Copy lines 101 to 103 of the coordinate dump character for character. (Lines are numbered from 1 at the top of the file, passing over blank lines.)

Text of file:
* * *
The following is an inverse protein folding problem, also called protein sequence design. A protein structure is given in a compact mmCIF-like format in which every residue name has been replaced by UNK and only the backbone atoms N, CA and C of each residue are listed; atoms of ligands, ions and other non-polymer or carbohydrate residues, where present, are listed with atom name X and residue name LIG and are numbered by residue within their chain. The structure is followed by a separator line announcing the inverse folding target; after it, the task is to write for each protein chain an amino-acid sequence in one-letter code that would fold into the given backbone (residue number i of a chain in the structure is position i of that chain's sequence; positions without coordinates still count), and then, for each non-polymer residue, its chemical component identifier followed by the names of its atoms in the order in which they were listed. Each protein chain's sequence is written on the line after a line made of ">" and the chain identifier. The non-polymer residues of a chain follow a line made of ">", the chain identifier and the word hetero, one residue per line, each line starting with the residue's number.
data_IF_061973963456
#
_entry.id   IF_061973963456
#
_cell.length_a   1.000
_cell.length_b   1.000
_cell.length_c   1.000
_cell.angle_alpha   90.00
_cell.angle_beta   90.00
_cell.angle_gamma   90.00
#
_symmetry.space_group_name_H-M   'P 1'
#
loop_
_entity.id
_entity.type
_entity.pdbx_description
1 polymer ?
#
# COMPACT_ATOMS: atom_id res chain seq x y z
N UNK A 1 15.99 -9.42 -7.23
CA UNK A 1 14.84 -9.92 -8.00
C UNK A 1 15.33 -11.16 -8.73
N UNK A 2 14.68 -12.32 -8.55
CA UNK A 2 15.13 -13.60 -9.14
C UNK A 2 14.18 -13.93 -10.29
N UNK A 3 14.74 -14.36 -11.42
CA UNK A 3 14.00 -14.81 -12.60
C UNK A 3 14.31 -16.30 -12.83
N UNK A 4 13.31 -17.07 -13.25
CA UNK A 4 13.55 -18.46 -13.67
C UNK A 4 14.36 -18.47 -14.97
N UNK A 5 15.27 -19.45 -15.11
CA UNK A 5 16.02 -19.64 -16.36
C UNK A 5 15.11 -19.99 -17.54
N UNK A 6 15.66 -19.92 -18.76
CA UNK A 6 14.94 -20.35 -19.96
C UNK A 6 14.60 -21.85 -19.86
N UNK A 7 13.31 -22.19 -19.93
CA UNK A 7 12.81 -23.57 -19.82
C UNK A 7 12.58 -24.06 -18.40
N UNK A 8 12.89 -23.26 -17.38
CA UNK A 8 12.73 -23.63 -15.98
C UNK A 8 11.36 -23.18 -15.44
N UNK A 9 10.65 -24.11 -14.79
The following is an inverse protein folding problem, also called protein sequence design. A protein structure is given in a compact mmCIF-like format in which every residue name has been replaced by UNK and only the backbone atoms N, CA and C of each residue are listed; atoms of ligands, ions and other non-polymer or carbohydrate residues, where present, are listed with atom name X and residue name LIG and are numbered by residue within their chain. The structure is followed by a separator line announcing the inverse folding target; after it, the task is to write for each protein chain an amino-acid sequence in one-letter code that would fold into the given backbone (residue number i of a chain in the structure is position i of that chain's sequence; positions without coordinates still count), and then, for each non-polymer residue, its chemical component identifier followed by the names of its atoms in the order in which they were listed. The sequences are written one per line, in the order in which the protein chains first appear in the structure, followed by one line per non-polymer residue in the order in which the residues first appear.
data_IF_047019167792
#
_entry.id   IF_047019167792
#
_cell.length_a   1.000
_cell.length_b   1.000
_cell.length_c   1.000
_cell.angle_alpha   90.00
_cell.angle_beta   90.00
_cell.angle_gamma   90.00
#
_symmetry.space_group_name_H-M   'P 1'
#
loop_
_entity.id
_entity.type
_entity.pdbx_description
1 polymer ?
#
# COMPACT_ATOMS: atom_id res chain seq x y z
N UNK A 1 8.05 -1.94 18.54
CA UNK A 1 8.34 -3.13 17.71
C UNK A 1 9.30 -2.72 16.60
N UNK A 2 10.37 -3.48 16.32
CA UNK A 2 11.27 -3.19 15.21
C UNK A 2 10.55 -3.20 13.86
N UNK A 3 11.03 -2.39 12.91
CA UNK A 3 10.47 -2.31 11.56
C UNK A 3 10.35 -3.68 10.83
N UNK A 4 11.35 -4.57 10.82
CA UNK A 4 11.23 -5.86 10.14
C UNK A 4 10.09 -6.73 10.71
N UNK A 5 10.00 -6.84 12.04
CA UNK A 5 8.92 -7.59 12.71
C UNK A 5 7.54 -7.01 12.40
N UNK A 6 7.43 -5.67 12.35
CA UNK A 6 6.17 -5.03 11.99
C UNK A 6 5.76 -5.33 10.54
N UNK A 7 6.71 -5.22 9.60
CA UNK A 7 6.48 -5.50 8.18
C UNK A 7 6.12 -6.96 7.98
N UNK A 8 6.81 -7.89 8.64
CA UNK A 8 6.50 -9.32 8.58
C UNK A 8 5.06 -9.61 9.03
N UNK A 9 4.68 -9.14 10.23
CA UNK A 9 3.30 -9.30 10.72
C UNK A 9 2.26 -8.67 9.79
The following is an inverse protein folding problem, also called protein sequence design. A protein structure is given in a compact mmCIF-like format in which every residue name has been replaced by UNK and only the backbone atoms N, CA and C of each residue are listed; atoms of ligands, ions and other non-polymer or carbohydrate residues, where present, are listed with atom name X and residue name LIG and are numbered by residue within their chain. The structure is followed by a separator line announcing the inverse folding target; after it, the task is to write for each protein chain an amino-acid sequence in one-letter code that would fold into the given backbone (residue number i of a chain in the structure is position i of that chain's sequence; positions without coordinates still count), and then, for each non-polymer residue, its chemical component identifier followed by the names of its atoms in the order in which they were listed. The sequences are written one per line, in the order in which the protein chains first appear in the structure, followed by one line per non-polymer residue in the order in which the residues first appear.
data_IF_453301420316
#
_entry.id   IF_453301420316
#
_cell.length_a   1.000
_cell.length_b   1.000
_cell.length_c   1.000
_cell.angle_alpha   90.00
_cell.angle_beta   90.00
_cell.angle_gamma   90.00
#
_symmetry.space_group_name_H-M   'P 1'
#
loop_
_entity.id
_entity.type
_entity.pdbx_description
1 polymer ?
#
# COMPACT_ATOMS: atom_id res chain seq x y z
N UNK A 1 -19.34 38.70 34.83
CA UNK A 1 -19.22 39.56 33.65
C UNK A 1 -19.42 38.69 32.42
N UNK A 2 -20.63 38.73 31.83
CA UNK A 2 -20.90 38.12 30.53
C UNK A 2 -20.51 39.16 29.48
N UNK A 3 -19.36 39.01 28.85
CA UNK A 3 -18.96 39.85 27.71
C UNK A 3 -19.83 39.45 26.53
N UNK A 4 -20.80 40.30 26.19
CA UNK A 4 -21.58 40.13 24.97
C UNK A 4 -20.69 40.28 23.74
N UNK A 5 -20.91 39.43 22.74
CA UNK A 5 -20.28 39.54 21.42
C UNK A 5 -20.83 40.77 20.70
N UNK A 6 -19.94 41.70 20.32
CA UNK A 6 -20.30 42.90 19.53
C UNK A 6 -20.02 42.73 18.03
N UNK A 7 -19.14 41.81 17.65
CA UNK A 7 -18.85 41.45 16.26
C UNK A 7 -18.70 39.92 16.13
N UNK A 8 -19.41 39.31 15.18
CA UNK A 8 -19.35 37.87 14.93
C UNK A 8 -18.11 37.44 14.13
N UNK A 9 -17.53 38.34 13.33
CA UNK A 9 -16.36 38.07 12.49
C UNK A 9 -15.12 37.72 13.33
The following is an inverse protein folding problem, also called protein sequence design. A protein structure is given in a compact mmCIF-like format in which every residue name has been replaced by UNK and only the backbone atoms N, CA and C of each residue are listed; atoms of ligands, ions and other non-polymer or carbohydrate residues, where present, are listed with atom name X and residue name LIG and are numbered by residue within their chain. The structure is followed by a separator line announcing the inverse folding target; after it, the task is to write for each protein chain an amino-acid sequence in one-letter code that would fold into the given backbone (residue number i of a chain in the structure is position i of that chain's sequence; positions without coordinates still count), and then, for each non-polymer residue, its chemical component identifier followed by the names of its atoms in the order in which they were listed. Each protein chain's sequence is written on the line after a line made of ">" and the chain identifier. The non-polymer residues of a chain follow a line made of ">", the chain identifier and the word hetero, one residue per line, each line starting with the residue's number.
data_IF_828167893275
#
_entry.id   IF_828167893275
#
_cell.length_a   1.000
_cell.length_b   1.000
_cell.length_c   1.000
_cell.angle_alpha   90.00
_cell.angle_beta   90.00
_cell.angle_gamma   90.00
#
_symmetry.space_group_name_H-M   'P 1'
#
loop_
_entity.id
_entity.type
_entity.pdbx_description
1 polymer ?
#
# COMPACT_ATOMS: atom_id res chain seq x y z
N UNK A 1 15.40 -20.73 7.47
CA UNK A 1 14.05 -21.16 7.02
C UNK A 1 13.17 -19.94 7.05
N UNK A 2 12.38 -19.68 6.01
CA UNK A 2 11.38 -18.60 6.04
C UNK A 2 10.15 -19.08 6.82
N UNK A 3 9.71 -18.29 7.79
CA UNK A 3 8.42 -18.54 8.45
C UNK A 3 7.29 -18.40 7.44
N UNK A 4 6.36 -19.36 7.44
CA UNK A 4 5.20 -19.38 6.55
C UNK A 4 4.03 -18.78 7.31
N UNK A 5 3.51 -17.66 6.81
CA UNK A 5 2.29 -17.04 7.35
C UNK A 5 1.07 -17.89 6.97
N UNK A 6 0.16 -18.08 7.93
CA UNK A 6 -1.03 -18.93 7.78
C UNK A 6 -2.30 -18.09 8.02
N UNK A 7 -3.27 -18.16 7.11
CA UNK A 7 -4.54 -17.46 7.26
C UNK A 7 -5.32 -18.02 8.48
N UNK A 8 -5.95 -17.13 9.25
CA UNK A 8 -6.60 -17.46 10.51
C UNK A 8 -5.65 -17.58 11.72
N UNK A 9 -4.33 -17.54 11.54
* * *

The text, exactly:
_cell.length_b   1.000
_cell.length_c   1.000
_cell.angle_alpha   90.00